Shall be nice once it's sorted.

    Jonathan
    The lube question is always outstanding. They did not make up their minds about oil or grease?

    That headstock had originally had oil cups, but a former owner got fed up I guess and put zerk grease fittings there.
    I put oil cups back there, based on the gaskets and the shape of the oil grooves in the casting. If oil then you really
    do need to put paper gaskets in there, it's designed to fill below the point where oil can spill out of the hole for the
    spindle.

    The two outer bearings need to be held in contact to develop the correct preload, the gaskets space the end plates
    off the casting. The gaskets have to be thick enough to seal, but thin enough that the plates clamp the bearing ODs.

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    Quote Originally Posted by jim rozen View Post
    The two outer bearings need to be held in contact to develop the correct preload, the gaskets space the end plates
    off the casting. The gaskets have to be thick enough to seal, but thin enough that the plates clamp the bearing ODs.
    The gap there on my Hardinge ball bearing headstock measured .010" and a gasket made from a manila folder worked just fine. Here's an example of the manila folder gasket for an enclosed headstock on a BB4 mill. It uses the same bearings and same spindle configuration as the 5C lathes.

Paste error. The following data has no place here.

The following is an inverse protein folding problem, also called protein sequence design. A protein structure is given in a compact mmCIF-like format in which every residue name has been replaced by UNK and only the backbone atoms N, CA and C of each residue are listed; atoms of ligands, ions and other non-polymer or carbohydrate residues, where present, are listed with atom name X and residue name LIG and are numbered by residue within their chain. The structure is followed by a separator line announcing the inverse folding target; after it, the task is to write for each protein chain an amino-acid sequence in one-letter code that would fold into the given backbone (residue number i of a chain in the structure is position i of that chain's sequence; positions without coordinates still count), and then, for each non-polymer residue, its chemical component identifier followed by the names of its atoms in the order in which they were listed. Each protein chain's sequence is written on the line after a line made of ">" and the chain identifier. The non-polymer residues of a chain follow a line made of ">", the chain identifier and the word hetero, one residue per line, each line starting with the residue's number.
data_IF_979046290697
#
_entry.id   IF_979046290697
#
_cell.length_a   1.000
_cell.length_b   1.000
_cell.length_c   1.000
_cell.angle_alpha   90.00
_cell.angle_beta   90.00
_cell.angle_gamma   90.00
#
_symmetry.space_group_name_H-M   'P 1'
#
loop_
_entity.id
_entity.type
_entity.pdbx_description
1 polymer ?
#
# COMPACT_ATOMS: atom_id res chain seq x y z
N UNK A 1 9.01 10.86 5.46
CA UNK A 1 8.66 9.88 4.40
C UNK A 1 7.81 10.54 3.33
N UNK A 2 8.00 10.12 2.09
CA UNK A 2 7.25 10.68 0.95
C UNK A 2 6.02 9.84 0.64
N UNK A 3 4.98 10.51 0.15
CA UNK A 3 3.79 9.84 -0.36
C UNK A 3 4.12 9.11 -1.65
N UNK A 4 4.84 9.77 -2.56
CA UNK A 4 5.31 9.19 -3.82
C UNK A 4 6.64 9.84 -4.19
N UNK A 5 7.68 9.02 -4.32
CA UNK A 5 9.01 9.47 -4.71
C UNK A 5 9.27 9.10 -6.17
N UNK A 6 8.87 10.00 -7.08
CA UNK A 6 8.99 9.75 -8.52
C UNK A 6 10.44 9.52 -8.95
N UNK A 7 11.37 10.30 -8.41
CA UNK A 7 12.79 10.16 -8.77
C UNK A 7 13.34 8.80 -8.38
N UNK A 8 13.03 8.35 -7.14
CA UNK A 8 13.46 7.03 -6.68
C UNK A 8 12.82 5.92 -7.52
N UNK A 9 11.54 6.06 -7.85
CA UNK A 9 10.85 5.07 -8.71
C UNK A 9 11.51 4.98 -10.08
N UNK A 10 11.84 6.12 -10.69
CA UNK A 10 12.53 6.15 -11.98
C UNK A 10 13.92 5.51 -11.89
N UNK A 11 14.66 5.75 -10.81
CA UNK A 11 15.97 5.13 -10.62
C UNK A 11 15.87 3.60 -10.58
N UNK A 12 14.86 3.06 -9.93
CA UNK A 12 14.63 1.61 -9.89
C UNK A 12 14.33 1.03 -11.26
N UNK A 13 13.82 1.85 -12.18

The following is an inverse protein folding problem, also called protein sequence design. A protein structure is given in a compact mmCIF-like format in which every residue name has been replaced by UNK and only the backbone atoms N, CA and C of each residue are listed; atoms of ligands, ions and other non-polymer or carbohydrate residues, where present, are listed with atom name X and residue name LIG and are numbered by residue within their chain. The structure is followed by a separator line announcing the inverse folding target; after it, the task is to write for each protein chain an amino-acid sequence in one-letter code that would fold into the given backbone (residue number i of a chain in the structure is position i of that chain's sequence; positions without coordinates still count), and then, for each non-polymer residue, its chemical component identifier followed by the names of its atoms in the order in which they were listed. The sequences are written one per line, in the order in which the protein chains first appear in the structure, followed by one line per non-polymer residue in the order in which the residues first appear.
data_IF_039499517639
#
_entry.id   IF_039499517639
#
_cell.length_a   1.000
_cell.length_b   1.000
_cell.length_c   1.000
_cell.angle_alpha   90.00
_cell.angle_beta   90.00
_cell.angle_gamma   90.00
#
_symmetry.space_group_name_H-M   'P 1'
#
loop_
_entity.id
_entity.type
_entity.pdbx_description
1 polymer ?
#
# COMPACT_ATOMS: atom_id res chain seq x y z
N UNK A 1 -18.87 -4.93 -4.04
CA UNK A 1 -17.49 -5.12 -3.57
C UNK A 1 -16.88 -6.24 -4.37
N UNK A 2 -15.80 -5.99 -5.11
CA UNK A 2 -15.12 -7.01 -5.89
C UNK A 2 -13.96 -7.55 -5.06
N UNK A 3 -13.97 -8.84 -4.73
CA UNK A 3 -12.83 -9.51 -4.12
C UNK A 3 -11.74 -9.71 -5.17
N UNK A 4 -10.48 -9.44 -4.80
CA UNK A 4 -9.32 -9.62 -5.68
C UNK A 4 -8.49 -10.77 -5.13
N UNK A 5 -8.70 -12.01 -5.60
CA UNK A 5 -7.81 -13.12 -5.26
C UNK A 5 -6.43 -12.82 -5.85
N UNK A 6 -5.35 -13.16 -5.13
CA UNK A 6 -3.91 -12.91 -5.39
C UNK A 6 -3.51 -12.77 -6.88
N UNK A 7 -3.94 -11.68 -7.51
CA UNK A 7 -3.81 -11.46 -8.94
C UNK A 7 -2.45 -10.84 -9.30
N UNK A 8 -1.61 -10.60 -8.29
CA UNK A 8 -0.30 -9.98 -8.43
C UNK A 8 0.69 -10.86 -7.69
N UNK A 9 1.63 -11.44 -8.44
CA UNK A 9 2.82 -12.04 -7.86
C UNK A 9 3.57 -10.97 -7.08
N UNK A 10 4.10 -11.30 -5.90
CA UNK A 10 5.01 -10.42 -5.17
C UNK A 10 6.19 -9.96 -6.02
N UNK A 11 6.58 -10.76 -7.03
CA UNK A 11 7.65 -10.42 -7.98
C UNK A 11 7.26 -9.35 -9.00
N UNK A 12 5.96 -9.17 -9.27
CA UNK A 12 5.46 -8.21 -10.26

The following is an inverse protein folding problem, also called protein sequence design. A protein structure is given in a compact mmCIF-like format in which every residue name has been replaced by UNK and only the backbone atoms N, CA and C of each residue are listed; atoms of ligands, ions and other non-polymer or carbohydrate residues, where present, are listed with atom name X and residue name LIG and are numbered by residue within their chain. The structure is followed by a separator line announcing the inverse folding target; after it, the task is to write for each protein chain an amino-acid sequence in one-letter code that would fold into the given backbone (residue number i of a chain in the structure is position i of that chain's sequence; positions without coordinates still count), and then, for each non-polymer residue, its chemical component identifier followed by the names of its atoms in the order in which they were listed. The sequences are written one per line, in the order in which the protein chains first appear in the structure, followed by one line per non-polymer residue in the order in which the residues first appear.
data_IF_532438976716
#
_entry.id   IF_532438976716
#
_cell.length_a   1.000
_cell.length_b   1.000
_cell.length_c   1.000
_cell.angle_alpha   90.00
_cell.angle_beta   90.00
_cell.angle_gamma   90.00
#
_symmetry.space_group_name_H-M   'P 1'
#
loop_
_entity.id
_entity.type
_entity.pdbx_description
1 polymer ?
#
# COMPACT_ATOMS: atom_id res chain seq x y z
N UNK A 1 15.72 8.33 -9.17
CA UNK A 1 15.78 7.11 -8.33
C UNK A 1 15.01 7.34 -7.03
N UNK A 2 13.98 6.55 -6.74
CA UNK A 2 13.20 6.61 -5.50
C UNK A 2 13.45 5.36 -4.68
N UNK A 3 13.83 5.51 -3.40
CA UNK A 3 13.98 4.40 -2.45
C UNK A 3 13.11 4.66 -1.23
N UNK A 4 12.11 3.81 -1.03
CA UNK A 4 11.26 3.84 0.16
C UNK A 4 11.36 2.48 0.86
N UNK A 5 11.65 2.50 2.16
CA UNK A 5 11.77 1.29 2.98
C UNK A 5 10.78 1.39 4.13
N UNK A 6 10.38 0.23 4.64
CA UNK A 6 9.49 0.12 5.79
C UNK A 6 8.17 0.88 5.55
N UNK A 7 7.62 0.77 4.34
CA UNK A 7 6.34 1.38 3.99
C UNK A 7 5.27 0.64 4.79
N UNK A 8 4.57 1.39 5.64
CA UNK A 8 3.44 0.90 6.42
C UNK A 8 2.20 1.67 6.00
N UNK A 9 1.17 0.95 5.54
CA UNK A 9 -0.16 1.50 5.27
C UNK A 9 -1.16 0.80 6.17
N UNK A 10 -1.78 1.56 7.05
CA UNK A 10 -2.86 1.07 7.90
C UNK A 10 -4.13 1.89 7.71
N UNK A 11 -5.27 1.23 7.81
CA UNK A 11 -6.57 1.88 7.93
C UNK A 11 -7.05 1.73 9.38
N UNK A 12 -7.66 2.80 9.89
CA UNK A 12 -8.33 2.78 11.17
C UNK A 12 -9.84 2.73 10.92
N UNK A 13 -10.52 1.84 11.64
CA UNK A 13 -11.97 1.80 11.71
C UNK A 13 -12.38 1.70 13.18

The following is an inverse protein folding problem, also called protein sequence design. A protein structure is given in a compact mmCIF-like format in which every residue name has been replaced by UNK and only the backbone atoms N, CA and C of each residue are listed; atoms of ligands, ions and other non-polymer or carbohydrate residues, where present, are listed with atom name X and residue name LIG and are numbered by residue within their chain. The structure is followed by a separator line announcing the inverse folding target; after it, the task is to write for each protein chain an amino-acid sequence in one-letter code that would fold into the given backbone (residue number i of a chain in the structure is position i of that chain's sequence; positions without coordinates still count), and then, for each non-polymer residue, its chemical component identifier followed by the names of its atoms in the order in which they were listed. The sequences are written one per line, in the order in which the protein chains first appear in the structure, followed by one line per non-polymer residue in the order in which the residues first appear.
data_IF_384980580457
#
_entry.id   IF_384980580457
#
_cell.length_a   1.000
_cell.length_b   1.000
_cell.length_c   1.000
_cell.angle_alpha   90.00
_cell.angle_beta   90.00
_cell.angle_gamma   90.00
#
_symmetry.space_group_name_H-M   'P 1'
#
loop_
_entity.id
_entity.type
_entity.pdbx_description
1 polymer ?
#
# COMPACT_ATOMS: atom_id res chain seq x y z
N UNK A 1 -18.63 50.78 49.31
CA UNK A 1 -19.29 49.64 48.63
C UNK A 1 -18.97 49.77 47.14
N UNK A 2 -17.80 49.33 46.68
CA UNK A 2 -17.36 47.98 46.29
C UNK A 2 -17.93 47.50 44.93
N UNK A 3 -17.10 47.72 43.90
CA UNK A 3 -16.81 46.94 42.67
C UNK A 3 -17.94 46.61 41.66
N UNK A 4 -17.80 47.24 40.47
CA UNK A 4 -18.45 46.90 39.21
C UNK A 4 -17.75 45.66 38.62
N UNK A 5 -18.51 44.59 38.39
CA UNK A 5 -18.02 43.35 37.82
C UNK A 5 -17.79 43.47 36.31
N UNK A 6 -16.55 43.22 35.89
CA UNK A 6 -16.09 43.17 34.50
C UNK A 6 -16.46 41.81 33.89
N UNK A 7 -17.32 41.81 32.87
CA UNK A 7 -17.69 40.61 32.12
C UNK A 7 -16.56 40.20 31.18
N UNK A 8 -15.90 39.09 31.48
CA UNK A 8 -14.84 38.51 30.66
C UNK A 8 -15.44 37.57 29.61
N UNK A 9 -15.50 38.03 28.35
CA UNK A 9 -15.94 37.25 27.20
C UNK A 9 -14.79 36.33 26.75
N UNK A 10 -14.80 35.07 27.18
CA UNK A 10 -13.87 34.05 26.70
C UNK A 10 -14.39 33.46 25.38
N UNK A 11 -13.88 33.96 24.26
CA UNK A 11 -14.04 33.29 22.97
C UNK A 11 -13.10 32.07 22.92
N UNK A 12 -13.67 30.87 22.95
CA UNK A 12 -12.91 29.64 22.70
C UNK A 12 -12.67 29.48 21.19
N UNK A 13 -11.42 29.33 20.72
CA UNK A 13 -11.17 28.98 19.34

img_3147.jpg

    Also shown is the rear bearing that has been talked about. It was originally an open bearing but I wanted to eliminate the cork seals that had quite a bit of drag, so I made metal seals to press onto the inner bearing races where there was a place for them. It was really a relief for clearance for the outer seal but there wasn't an outer seal on these and no relief for one to be pressed onto. The seals rotate with the spindle, which is opposite to what normal bearing seals do, but these seem to work just fine. The mill spindle runs at 4000 RPM just fine and where the cork seals got the spindle quite hot, this seal doesn't heat the spindle at all. The mill originally had the open bearings at the front but a previous owner replaced them with sealed bearings, so I also removed the rest of the cork seals. I filled the rear bearing about 1/4 full with grease, so now the mill requires no oil lube on the bearings.